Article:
Recently, our Olympians had their shot at glory and in the early days of the Games, didn’t have as much success as was expected. But then we came good in the latter stages of the event to at least gain a respectable finish.
The superlatives flew in the final days of the competition with the strong performances we recorded, particularly in events we weren’t expected to excel in after under-performing in those we were. During the Olympic Games in London the words ‘inspirational’ and ‘extraordinary’ and just about any other superlative in existence were used to describe our Olympic athletes too.
So in this sense, we aren’t treating athletes with a disability any differently to athletes that do not. We might use a different degree of vigour in describing the efforts of our Paralympians, but for all intents and purposes they’re being referred to in exactly the same way as their Olympic counterparts.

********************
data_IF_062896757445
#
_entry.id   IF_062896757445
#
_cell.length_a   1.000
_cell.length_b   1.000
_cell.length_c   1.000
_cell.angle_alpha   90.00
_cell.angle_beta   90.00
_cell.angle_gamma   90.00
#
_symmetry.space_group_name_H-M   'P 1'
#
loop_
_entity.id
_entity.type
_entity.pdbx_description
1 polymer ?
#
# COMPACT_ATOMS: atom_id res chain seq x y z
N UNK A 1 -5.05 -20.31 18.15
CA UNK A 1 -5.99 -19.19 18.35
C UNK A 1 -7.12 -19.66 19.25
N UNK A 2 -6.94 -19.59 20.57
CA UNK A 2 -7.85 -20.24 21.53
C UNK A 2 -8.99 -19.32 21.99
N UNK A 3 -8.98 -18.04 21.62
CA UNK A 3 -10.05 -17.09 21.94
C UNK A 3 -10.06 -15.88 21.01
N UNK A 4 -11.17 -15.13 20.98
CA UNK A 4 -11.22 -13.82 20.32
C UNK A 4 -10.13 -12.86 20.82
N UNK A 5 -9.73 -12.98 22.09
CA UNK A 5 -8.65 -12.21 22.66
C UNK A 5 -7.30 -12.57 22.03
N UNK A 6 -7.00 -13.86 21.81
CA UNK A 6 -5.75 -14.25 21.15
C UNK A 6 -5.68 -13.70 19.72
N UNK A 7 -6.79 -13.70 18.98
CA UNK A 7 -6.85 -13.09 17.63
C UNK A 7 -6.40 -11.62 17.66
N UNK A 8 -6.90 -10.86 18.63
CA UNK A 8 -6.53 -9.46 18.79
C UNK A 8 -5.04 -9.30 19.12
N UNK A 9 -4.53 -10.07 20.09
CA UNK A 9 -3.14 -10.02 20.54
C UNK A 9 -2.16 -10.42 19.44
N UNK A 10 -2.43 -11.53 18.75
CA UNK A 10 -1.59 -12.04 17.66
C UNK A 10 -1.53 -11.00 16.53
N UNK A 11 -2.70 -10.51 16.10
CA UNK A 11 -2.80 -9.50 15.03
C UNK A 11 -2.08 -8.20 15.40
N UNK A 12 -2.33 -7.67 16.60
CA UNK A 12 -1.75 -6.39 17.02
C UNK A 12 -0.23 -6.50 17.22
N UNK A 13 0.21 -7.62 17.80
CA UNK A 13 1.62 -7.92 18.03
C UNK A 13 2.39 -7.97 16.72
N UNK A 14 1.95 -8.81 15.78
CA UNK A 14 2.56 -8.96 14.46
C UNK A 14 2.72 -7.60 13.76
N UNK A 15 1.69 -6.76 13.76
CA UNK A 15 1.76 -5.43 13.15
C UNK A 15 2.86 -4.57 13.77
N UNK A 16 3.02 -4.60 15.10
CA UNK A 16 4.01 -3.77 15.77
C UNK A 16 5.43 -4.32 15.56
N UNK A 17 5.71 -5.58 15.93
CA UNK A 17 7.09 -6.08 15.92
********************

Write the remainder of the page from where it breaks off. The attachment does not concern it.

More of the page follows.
We as Australians find our sportsmen and women inspiring. Sport is so entwined in our culture that we elevate those that show immense sporting prowess to a g0d-like status. Now that might be right or wrong, but that’s what happens and that is now happening to a similar extent with the broader commentary that our Paralympic athletes have been subjected to since the London Paralympics began.
That doesn’t mean that the occasional over-enthusiastic labelling of a Paralympian’s effort hasn’t occurred during the coverage of the Paralympic Games. It probably has. But is this automatically a bad thing?